Winter savory

Species of flowering plant.Micromeria montana (L.) Rchb.Satureja brevis Jord.Satureja flexuosa Jord.Satureja montana var.Satureja montana var.Satureja montana subsp.montana Satureja montana var.Satureja montana f. subquadrangula.Moench Saturiastrum montanum.Satureja montana (winter savory or mountain savory), is a perennial, semi-evergreen herb in the family Lamiaceae, native to warm temperate regions of southern Europe, the Mediterranean, and Africa.It has dark green leaves and summer flowers ranging from pale lavender, or pink to white.The closely related plant, summer savory (Satureja hortensis L.) is an annual plant.[11] Also commonly known as 'mountain savory'.It can be used within a herb garden as an edging plant.[15] S.

montana 'Prostrate White' is a small white flowered form.Culinary uses [ edit ].In cooking, winter savory has a reputation for going very well with both beans and meats,[17] very often lighter meats such as chicken or turkey, and can be used in stuffing.Medicinal uses [ edit ].[17] The plant has a stronger action than the closely related summer savory.The plant is harvested in the summer when in flower and can be used fresh or dried. .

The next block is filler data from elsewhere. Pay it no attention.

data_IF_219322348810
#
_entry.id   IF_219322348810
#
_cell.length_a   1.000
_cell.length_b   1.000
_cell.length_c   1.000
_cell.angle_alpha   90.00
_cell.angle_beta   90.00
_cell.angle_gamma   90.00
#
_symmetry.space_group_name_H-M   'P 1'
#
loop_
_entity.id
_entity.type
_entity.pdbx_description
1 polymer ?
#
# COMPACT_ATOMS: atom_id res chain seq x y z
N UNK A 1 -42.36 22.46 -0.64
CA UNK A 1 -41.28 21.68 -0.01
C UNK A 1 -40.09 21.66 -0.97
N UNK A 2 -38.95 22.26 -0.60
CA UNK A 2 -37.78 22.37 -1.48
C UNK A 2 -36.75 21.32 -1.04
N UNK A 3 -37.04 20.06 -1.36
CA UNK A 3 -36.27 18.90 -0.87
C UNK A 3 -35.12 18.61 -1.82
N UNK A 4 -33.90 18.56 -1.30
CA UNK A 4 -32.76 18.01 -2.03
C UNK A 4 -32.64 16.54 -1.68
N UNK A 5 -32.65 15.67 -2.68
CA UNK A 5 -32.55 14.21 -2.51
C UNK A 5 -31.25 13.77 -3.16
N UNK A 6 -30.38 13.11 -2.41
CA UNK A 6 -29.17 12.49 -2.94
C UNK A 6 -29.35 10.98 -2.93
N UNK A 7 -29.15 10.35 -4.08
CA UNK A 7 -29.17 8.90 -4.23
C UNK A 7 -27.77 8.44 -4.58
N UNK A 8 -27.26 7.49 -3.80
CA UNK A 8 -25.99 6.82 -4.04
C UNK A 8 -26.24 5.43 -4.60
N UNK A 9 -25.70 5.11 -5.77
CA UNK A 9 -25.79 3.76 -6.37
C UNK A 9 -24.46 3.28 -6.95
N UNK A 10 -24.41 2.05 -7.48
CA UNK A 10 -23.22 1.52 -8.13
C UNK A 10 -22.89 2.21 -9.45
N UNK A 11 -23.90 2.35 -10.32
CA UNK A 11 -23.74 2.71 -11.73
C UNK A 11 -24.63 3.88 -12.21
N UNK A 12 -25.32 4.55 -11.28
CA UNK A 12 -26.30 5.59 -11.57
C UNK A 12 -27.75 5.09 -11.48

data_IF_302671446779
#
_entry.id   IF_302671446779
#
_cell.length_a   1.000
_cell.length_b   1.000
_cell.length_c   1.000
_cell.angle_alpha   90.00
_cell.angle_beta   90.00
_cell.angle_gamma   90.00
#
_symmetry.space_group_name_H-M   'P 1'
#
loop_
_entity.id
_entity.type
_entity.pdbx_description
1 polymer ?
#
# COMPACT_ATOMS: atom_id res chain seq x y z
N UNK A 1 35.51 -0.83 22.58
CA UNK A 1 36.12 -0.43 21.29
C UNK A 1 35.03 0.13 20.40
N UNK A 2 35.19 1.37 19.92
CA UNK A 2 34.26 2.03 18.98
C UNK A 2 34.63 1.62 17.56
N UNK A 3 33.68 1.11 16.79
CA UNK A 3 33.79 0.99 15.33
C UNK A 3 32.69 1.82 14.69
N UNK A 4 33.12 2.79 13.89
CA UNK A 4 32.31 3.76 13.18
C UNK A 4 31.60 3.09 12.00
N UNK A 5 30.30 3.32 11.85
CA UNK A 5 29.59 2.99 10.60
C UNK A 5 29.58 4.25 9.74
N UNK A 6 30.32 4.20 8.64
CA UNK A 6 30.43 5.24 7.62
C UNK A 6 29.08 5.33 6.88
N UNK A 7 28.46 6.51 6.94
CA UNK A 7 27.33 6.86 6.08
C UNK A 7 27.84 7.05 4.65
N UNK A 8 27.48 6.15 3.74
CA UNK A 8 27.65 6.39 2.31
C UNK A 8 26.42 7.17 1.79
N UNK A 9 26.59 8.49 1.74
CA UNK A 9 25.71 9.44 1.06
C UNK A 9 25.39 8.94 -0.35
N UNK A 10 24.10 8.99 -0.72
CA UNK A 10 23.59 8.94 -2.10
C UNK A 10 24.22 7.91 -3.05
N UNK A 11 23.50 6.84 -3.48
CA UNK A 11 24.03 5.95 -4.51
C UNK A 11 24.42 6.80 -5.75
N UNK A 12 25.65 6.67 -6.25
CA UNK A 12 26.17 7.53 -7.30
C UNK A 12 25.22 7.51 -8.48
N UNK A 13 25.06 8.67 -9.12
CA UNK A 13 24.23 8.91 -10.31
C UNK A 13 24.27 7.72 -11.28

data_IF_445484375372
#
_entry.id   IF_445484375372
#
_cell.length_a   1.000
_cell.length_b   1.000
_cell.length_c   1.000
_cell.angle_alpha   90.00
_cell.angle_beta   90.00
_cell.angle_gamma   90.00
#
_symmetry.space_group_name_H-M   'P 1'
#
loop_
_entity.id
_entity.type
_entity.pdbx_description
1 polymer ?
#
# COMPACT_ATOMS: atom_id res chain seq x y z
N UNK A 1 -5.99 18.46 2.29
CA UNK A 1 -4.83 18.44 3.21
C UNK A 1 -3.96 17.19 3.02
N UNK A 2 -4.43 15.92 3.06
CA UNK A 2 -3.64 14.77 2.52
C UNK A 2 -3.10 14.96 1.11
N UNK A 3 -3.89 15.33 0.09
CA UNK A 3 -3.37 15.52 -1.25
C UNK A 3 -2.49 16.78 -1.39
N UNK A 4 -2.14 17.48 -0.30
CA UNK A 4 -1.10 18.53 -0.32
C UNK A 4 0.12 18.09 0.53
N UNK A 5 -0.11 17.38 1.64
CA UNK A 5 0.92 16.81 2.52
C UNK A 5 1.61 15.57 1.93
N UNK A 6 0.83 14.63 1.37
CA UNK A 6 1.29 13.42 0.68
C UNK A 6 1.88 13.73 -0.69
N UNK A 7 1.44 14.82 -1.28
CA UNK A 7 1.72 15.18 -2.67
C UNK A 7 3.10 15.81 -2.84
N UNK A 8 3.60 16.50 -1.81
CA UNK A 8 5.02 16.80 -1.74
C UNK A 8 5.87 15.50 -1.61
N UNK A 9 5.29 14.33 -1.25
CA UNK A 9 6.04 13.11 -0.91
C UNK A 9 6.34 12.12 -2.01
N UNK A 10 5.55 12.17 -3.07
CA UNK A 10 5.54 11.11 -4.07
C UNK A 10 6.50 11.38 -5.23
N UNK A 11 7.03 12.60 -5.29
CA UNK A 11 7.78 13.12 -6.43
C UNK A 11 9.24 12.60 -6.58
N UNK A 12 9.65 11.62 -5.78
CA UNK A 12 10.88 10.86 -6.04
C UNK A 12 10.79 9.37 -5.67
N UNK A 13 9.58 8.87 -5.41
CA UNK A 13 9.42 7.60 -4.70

Satureja montana Winter Savory

It is an herbal mystery why Winter Savory is relatively unknown when for hundreds of years both Winter and Summer Savory have been grown and used, virtually side by side.Winter Savory's growth cycle starts in early spring as it emerges from the ground with lush, flavorful, rapidly-growing stems.Supple sprigs that push up from the ground and new side shoots off the older woody stems are perfect for fresh or dried use.Winter Savory is a great mixing herb.It blends well with different culinary oreganos, thymes and basils and can be added to meat, poultry or fish.Add to ground Turkey or Pork with Fennel Seed, Cayenne Pepper, and Thyme.2 Teaspoons each Fresh Thyme, Oregano.and Winter Savory, coarsely chopped.For Pork, add fresh mint to the White Wine Marinade.For Fish, use lemon juice and the Winter Savory chopped fine.fresh finely minced Winter Savory.2 1/2 c. cooked diced chicken.Toss together chicken, celery, pecans, olives, salt and pepper, pasta and peas.Winter Savory Stuffing.dried Winter Savory.Turkey can be basted with more melted butter and Burgundy wine (combined) which will make a delicious tasting gravy.

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Winter Savory

Winter Savory (Satureja montana) - Key Growing Information.Cut back the plant in the autumn, and pinch out new shoots in the spring to encourage a full habit.Winter Savory can also be propagated by root division in autumn or spring. .

Summer savory

It grows to around 30 to 60 cm (1 to 2 ft) in height and has very slender, bronze-green leaves.It is also widely used as a seasoning for grilled meats and barbecues, as well as in stews and sauces.Summer savory is preferred over winter savory for use in sausages because of its sweeter, more delicate aroma.When the plants are in flower, they may be pulled up and dried for winter use. .